Adrift sitting in a small boat in the middle of a calm ocean, I languidly lean over the side of the boat and place one of my hands in the water. I see something swim by larger than a breadbox and I rapidly draw my hand back. What was I thinking if I was thinking at all? My hand and fingers could look like tasty bait for a hungry fish.
This scenario, of course, is all in my mind. It’s my way of taking myself outdoors. Reading and writing were my way of escaping the traumatic daily life of my young days in Chicago and I’m drawn to it once again. There was music as well.
I speak of escape because as a shut-in, I have no other avenue of getting out of the house unless someone takes me. Multiple Sclerosis is an anchor in many ways keeping me going around in circles and seldom allowing me to go in a straight line to places unknown for fun and adventure.
Picture yourself in the middle of the ocean again, with the sun shining down upon you, the backdrop of the city just beyond the horizon. At first, you love being on that boat gently rocking and listening to the gentle slap of waves against each other or on the side of the boat. When it’s time to go, you find that there is a heavy anchor that has kept you in place. You didn’t notice it because the movement of the boat and the water gave the illusion that you were moving, as indeed you were but you were not travelling.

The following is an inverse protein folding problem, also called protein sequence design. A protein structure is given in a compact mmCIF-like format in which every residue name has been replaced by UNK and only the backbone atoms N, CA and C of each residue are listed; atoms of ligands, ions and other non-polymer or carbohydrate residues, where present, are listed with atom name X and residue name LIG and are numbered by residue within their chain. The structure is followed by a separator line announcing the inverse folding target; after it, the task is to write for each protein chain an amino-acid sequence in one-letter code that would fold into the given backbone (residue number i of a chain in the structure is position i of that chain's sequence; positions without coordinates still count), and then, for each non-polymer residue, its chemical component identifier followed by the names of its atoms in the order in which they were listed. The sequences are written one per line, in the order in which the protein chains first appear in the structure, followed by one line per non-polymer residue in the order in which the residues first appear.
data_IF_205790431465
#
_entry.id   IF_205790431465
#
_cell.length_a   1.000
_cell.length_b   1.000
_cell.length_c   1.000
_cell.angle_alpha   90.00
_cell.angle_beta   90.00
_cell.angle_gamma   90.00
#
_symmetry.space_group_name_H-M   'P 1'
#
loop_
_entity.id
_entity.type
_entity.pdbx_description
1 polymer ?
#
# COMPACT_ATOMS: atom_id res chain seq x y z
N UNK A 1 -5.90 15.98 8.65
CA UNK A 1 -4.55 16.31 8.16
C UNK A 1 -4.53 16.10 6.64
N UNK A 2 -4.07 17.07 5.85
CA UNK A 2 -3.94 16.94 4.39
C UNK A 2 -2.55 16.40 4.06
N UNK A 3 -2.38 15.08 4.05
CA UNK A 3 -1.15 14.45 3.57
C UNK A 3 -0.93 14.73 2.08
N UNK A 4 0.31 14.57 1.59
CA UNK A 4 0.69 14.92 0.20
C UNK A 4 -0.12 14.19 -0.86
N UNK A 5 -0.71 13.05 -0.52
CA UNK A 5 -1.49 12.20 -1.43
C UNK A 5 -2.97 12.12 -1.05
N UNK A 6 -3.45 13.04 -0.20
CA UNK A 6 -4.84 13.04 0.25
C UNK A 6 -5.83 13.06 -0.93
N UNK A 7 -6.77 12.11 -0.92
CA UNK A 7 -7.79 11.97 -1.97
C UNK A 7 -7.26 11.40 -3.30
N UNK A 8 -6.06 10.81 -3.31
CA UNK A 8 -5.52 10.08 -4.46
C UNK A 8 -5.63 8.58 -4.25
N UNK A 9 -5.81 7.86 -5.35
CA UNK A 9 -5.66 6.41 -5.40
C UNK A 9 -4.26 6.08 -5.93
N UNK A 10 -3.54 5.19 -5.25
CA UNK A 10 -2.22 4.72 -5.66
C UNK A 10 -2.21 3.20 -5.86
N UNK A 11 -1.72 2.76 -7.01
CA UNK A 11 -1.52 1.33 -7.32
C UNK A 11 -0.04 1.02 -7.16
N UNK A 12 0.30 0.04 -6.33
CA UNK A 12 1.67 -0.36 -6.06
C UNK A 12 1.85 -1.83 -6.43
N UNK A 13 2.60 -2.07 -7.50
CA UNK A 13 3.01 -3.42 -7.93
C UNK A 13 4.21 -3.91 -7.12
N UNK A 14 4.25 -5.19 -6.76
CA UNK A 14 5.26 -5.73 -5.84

You notice storm clouds rapidly approaching you and the wind turns from a warm caressing touch to a cool blowing slap as your hair dances in many directions each tangle having no supervision as to which way to head. It gets darker and rain starts pouring down. You huddle in the boat trying to make yourself as small a target as possible when you see lightning strikes across the sky that pushed the sun out of the way behind the dark clouds.
You hang on to the sides of the boat as it bobs up and down careening wildly almost dumping you over every few seconds. If it weren’t for the fear of falling overboard, it might have been fun. What is the point of this story?
For several weeks I have been on that boat in a storm. Life is difficult enough for people without the anchor of Multiple Sclerosis weighing them down, but when you have MS, sometimes what seems like a warm and sunny day out actually is a blip in time that precedes the storm that is about to hit.
In the past three years, I’ve had about five or six major surgeries. Two of them have been this year. These surgeries have nothing to do with MS but they have a major impact on what MS does to you as a direct consequence of physical stressors in your life.
You go about your life doing the best that you can, just like everyone else despite having a disease and then out of the clear blue, a storm hits. You can try running for cover but that only keeps you from getting wet. It doesn’t stop the storm. You have to wait for the storm to stop. The storm is not waiting for you to stop hiding.